(photo credit: ASSOCIATED PRESS)
As the fire in the north continues to rage, the muchrepeated description in
public discourse of the sad state of our firefighting services has become a
litany of prolonged neglect.
Israel has 347 firetrucks, but it needs 200
more. Israel has 1,500 firefighters – one per 6,000 citizens, compared to a
ratio of 1 to 1,000 in most Western countries. Israel, which prides itself on
being one of the world’s most adroit and generous countries in disaster relief,
has no special firefighter planes. A decade ago the air force discontinued the
use of Yasour helicopters that could fill up containers with seawater while
flying low over the Mediterranean – apparently the seawater and the smoke from
the fires damaged the Yasours.
Now Israel is dependent on others,
including a huge 747 that was flying in overnight Saturday from America, capable
of holding 80,000 liters of water or fire-retarding chemicals.
1998 the Ginosar Committee recommended beefing up the firefighters’ ranks to
2,400, replenishing outdated equipment, linking firefighters’ salaries to those
of police and enforcing an early retirement age of 55 (a fireman nets between
NIS 8,000 and NIS 9,000 for a 60- hour month). The committee also called for
reorganizing the forces, presently split up into regional commands funded by a
combination of state and municipal budgets, and placing them under a single
command rubric funded entirely by the state, similar to the police.
12 years later, when this unprecedented blaze erupted, nothing had been
In 2007, State Comptroller Micha Lindenstrauss issued a critical
assessment of Israel’s firefighting capabilities in the wake of the Second
Lebanon War. A barrage of Katyusha missiles fired by Hizbullah from south
Lebanon could spark enormous fires in the North’s many dense forests, warned the
comptroller, and the firefighting infrastructure was “the weak link” in the
chain of rescue and first aid entities tasked with dealing with this potential
Nevertheless, while other home front forces were revamped in line
with lessons learned from the war, firefighters continued to be neglected. At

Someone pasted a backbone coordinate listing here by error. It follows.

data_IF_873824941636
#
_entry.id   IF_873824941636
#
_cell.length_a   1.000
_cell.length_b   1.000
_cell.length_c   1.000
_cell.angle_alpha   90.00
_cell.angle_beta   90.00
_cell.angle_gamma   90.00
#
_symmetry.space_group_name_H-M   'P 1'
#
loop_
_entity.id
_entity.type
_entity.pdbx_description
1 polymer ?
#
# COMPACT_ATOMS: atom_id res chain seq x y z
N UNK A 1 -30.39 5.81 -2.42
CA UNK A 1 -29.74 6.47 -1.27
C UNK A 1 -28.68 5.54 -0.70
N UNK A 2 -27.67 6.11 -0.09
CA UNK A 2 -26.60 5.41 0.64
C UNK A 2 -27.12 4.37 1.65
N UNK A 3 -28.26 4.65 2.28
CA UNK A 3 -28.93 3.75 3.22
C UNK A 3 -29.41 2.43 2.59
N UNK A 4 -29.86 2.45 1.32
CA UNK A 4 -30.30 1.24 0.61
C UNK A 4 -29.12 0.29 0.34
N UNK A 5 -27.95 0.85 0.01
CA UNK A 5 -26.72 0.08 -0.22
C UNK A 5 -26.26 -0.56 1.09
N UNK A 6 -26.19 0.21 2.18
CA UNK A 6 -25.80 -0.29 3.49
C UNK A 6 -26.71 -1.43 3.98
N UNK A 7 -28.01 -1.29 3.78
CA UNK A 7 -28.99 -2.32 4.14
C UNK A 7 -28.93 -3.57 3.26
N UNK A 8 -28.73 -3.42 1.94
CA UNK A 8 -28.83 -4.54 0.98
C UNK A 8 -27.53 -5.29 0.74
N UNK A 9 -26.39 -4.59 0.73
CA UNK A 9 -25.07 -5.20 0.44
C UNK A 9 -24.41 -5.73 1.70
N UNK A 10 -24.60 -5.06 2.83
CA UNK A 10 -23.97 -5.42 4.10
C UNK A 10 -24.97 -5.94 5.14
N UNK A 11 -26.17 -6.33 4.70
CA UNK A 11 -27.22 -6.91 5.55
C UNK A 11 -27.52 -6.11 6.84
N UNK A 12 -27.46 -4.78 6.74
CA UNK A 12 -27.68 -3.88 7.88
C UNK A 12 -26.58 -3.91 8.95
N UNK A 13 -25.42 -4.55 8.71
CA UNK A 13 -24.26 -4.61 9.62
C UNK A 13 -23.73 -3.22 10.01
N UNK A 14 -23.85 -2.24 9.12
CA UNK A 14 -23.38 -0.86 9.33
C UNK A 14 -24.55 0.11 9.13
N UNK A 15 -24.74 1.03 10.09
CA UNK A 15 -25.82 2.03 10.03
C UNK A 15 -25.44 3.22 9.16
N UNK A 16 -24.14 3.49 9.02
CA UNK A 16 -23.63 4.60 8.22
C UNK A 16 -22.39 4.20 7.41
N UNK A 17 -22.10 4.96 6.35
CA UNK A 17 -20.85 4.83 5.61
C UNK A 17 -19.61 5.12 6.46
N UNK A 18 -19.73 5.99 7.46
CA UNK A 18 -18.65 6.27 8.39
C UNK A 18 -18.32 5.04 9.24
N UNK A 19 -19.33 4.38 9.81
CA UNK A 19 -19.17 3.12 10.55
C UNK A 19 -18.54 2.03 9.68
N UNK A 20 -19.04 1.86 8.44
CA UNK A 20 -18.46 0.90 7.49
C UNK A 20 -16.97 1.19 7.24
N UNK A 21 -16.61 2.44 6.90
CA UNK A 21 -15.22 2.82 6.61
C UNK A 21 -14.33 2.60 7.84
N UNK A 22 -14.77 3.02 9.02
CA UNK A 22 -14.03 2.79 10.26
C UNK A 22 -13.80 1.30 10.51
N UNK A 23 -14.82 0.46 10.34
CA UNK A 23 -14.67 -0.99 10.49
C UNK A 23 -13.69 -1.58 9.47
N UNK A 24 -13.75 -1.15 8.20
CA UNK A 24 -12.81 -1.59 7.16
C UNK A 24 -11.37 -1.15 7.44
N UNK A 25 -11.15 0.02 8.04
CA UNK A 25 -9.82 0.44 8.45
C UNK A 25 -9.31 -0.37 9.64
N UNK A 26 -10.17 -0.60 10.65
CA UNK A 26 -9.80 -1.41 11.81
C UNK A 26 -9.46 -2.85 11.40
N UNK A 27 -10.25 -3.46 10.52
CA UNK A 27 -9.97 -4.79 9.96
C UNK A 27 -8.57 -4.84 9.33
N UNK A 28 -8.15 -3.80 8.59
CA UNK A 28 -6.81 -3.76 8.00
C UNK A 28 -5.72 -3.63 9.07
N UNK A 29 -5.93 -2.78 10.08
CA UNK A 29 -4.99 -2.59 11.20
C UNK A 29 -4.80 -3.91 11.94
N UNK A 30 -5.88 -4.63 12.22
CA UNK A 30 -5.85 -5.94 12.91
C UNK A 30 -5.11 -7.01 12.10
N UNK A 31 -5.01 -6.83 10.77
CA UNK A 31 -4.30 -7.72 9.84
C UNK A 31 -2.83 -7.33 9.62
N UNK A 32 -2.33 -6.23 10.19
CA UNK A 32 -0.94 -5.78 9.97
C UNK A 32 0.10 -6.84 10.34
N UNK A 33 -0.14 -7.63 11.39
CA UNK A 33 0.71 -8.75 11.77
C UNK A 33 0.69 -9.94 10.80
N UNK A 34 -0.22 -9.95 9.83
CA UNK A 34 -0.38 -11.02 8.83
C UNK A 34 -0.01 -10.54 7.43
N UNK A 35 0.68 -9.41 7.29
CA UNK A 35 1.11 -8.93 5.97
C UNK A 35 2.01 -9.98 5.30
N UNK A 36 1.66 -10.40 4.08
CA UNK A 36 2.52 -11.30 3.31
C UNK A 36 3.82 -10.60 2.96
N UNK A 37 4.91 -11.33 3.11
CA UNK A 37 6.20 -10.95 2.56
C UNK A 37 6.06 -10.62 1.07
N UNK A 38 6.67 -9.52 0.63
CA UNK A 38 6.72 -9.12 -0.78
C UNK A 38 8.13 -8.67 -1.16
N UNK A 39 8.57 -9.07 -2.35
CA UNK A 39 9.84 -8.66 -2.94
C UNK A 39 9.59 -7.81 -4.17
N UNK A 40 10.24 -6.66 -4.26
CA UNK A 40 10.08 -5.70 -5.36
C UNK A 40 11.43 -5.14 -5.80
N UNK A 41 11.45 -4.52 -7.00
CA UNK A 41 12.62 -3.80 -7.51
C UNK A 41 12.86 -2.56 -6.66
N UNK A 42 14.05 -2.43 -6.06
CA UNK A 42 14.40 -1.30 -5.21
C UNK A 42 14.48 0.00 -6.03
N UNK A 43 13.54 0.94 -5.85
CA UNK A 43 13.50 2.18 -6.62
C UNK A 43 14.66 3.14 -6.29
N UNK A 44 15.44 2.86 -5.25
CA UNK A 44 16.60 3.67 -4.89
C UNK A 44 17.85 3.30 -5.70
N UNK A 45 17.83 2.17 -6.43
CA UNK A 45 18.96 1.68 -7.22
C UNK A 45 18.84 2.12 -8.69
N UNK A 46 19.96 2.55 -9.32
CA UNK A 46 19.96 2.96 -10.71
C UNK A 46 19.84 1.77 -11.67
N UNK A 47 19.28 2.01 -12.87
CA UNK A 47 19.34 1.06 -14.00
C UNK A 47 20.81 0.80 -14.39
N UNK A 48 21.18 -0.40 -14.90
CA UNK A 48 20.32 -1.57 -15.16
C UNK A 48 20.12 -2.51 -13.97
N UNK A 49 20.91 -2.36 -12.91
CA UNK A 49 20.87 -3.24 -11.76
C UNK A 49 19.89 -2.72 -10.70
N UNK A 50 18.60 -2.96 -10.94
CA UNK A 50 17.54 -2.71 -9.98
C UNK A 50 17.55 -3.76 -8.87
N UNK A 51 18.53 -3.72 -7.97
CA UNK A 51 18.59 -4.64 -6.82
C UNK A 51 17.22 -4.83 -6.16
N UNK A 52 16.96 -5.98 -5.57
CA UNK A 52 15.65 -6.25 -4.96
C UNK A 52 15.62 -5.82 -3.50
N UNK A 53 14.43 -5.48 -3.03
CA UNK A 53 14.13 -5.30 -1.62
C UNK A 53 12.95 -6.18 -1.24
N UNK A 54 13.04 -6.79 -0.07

the beginning of this year, the comptroller issued a follow-up report,
distributed among the relevant ministries, warning that firefighting services
were deteriorating as the population continued to grow and old equipment became
even more outdated.
In response, on July 4, at the initiative of Interior
Minister Eli Yishai, who is responsible for our firefighting capabilities, the
government transferred NIS 100 million of a requested NIS 500m. But it takes
time to buy new equipment.
Now, with all of our limited firefighting
capabilities concentrated in the North, if – heaven forbid – an additional major
blaze were to flare up elsewhere, our firefighters would be even less capable of
HINDSIGHT HAS 20-20 vision, however, and it is not yet
clear whether even the best-equipped firefighting force could have stopped the
rapid progress of a fire that was aided by a deadly combination of strong winds
and ample combustible material created by one of Israel’s worst droughts ever.
And the depleted supply of fire retardants was a result of two busy months of
fires in Jerusalem, the Golan Heights and elsewhere.
Binyamin Netanyahu noted that the time for finger-pointing will come soon
enough. In fact, it has already begun. Our understaffed firemen, buttressed by
police, IDF soldiers and numerous other medical and paramedical personnel,
continue to struggle with the enormity of the inferno, shoulder-to-shoulder with
a diverse international contingent of airborne firefighters.
have been evacuated from their homes; many of them have been taken in by fellow
citizens in a spontaneous wave of generosity.
There are over 41
fatalities and dozens injured, some struggling to stay alive. One of them is
Ahuva Tomer, commander of the Haifa district police, who bravely led a failed
attempt to rescue a busload of trainee prison guards.
Terribly, most of
these trainees, who represent all walks of Israel’s culturally diverse society –
Jews, Muslims and Druse – were burned alive when their bus caught fire as they
raced to evacuate prisoners from the fire-threatened Damun penitentiary in the
Those mourning the deceased must be comforted, and those
anxiously praying for the speedy recovery of their loved ones must be given
support. At times like this all our internal tensions – religious and secular,
Jew and Arab, and even our international tensions with countries such as Turkey
– seem petty, as human beings unite to fight a disaster that blazes a path of
destruction and death that knows no distinctions.
Nevertheless, when this
disaster is history, the time for reckoning will come. We have an obligation to
those who perished, were injured or suffered emotional or financial loss to do
everything within our power to ensure that no citizen is needlessly exposed to
this kind of danger.